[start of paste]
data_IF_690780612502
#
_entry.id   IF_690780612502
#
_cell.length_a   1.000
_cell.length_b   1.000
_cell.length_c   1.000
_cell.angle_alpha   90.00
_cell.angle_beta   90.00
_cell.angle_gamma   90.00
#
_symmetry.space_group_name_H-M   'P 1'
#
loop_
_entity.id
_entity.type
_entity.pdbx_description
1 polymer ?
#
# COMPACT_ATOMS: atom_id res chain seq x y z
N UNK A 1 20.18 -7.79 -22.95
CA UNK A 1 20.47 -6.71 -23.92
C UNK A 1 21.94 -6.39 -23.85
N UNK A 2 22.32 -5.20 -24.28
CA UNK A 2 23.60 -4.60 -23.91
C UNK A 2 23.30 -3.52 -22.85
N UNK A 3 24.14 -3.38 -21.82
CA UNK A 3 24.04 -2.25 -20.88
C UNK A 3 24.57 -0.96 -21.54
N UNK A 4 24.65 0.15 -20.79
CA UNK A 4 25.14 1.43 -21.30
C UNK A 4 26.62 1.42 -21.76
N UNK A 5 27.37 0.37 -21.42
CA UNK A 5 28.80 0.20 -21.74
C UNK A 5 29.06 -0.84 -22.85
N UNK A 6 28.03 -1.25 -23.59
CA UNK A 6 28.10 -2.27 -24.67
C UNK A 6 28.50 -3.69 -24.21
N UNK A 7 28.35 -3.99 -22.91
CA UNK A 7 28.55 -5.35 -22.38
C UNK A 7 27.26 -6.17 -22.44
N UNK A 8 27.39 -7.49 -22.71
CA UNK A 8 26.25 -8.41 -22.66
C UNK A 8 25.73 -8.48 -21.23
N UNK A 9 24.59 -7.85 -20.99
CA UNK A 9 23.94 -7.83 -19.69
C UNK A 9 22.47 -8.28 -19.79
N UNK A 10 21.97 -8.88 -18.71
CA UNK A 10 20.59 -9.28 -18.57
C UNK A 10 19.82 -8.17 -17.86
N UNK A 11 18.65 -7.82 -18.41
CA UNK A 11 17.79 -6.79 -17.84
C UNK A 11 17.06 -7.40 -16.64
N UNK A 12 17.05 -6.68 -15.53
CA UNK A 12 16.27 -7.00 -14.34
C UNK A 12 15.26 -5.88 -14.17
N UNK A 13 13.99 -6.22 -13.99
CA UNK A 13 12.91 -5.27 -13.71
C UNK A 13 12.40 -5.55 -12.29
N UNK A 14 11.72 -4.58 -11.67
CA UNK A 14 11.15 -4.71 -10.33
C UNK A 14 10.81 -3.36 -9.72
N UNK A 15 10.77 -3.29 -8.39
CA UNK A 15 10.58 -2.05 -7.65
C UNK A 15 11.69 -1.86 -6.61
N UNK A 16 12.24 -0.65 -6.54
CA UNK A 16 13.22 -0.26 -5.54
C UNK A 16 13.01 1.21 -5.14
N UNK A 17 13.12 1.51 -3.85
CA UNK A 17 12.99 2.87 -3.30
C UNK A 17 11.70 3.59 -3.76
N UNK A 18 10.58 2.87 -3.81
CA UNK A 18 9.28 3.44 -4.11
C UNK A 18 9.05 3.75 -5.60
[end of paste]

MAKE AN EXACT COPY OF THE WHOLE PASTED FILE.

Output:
data_IF_690780612502
#
_entry.id   IF_690780612502
#
_cell.length_a   1.000
_cell.length_b   1.000
_cell.length_c   1.000
_cell.angle_alpha   90.00
_cell.angle_beta   90.00
_cell.angle_gamma   90.00
#
_symmetry.space_group_name_H-M   'P 1'
#
loop_
_entity.id
_entity.type
_entity.pdbx_description
1 polymer ?
#
# COMPACT_ATOMS: atom_id res chain seq x y z
N UNK A 1 20.18 -7.79 -22.95
CA UNK A 1 20.47 -6.71 -23.92
C UNK A 1 21.94 -6.39 -23.85
N UNK A 2 22.32 -5.20 -24.28
CA UNK A 2 23.60 -4.60 -23.91
C UNK A 2 23.30 -3.52 -22.85
N UNK A 3 24.14 -3.38 -21.82
CA UNK A 3 24.04 -2.25 -20.88
C UNK A 3 24.57 -0.96 -21.54
N UNK A 4 24.65 0.15 -20.79
CA UNK A 4 25.14 1.43 -21.30
C UNK A 4 26.62 1.42 -21.76
N UNK A 5 27.37 0.37 -21.42
CA UNK A 5 28.80 0.20 -21.74
C UNK A 5 29.06 -0.84 -22.85
N UNK A 6 28.03 -1.25 -23.59
CA UNK A 6 28.10 -2.27 -24.67
C UNK A 6 28.50 -3.69 -24.21
N UNK A 7 28.35 -3.99 -22.91
CA UNK A 7 28.55 -5.35 -22.38
C UNK A 7 27.26 -6.17 -22.44
N UNK A 8 27.39 -7.49 -22.71
CA UNK A 8 26.25 -8.41 -22.66
C UNK A 8 25.73 -8.48 -21.23
N UNK A 9 24.59 -7.85 -20.99
CA UNK A 9 23.94 -7.83 -19.69
C UNK A 9 22.47 -8.28 -19.79
N UNK A 10 21.97 -8.88 -18.71
CA UNK A 10 20.59 -9.28 -18.57
C UNK A 10 19.82 -8.17 -17.86
N UNK A 11 18.65 -7.82 -18.41
CA UNK A 11 17.79 -6.79 -17.84
C UNK A 11 17.06 -7.40 -16.64
N UNK A 12 17.05 -6.68 -15.53
CA UNK A 12 16.27 -7.00 -14.34
C UNK A 12 15.26 -5.88 -14.17
N UNK A 13 13.99 -6.22 -13.99
CA UNK A 13 12.91 -5.27 -13.71
C UNK A 13 12.40 -5.55 -12.29
N UNK A 14 11.72 -4.58 -11.67
CA UNK A 14 11.15 -4.71 -10.33
C UNK A 14 10.81 -3.36 -9.72
N UNK A 15 10.77 -3.29 -8.39
CA UNK A 15 10.58 -2.05 -7.65
C UNK A 15 11.69 -1.86 -6.61
N UNK A 16 12.24 -0.65 -6.54
CA UNK A 16 13.22 -0.26 -5.54
C UNK A 16 13.01 1.21 -5.14
N UNK A 17 13.12 1.51 -3.85
CA UNK A 17 12.99 2.87 -3.30
C UNK A 17 11.70 3.59 -3.76
N UNK A 18 10.58 2.87 -3.81
CA UNK A 18 9.28 3.44 -4.11
C UNK A 18 9.05 3.75 -5.60